Autumn Hillside, oil on canvas
Franklin Carmichael (1890 – 1945) was a Canadian artist. He was the youngest original member of the Group of Seven, a group of painters I like very much. He studied at the Ontario College of Art in Toronto with William Cruickshank and George Reid. What I like about Carmichael’s work and some of the other Group of Seven painters is the far music in their paintings. They have a great sense of composition and color harmony.
The visual poetry in Carmichael’s work is to a large extent due to the skill with which he accurately captures the itness of the landscape. Although abstracted to a degree, you can recognize in his paintings the characteristic forms of the Canadian landscape and the particular species of tree found in it. He is a good painter to study in this respect.
In this painting by Frank Carmichael you can see how he has created a beautiful abstract design based on the landscape. Although based on the landscape, it is not an exact copy of it.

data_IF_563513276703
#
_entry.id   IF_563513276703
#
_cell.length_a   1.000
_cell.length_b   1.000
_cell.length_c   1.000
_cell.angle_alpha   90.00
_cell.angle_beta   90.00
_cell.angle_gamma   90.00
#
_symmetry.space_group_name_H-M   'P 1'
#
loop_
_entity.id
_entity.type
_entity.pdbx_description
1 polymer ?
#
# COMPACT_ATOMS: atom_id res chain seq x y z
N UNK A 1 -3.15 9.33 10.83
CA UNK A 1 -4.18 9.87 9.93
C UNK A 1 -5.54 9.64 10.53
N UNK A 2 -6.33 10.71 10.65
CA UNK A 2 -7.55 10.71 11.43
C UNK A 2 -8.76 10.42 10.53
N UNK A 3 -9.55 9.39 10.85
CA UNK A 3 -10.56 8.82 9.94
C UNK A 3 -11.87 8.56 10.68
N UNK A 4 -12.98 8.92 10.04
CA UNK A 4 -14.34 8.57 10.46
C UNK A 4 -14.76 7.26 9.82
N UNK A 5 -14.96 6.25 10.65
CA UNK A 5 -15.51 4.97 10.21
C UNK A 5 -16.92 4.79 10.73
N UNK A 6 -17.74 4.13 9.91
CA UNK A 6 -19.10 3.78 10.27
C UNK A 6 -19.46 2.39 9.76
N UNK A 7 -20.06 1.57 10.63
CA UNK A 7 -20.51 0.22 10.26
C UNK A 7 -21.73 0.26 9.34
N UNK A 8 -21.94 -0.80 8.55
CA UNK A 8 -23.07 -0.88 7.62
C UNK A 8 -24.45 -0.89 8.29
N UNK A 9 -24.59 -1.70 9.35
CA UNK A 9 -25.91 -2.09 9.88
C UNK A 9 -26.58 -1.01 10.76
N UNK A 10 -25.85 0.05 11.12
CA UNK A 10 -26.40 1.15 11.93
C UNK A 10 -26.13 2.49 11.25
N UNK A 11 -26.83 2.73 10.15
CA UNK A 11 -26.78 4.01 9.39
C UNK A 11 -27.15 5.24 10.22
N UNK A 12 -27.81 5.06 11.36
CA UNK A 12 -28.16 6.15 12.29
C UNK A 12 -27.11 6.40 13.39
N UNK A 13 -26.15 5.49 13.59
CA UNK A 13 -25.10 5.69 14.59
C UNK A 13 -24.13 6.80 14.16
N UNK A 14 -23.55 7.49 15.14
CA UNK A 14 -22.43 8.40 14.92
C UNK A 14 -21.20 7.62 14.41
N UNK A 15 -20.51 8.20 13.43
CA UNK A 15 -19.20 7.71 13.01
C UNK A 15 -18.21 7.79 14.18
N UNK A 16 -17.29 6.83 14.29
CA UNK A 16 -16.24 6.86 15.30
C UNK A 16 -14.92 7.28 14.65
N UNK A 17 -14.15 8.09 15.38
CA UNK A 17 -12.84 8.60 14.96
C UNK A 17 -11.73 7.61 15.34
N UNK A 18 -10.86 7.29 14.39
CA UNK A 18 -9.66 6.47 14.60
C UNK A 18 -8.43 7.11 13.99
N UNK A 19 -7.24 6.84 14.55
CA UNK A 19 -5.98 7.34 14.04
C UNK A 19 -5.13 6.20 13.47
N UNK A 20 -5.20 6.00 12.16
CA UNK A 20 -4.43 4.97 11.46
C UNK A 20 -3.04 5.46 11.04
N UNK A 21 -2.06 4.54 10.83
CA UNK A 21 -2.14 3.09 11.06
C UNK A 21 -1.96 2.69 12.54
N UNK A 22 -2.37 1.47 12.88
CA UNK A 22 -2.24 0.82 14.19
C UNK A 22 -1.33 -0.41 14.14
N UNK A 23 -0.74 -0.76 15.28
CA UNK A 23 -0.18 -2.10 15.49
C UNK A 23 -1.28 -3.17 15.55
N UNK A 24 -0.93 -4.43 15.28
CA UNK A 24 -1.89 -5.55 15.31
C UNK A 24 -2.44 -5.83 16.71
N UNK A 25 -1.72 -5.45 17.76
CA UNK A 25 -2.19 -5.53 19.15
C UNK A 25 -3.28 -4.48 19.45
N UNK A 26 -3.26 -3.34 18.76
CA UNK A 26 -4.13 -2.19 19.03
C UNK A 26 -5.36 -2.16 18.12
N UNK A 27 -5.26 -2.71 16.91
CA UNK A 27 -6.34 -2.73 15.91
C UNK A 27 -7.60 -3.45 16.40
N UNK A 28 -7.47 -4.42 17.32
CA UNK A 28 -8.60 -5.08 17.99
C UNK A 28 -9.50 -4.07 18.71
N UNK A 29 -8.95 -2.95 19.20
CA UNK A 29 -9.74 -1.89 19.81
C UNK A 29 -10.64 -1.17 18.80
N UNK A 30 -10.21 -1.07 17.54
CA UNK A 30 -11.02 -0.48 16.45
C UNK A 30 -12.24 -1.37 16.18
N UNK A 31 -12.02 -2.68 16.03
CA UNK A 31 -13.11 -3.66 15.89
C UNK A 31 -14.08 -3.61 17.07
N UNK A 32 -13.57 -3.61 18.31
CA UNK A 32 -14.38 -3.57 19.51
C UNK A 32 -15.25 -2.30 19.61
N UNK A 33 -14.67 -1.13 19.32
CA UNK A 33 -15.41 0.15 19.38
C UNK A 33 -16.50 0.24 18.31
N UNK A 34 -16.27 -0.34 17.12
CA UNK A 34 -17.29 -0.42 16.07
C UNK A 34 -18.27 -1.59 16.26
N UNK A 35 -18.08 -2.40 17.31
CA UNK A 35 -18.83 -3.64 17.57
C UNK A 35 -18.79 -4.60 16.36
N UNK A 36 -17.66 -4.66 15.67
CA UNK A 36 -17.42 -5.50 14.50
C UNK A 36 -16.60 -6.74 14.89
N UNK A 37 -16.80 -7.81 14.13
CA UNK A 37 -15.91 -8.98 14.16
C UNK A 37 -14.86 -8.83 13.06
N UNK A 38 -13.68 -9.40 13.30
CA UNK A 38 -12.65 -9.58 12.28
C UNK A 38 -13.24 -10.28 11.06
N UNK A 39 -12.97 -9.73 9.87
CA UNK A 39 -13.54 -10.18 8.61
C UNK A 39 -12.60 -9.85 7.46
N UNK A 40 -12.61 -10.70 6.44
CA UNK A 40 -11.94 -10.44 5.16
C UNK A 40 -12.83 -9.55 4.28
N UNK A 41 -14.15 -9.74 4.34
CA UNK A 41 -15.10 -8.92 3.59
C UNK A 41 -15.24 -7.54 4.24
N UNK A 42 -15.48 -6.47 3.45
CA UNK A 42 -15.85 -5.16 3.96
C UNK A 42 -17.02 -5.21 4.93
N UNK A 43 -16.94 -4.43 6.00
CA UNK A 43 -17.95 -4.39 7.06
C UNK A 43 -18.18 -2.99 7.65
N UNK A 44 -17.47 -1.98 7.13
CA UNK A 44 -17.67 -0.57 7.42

He has simplified the tree shapes, creating an interesting notan design using the conifer trees for the dark shapes. He has used the silhouette of the trees to create interesting negative shapes in the sky.
This raises an interesting question. How do you retain the visual poetry of the painting – the feeling of the real place – when you make such large changes to what you see?
The answer lies in retaining the itness of the objects you are painting. In this painting. Carmichael has very skillfully captured the itness of the trees, and of the hills and rocks in the landscape. When painting trees, there are certain characteristics you need to look for to capture their itness.
For example, you need to capture:
- the bulk of the tree
- the delicacy of the branches
- the tree silhouette
- the density of the foliage
- the branching structure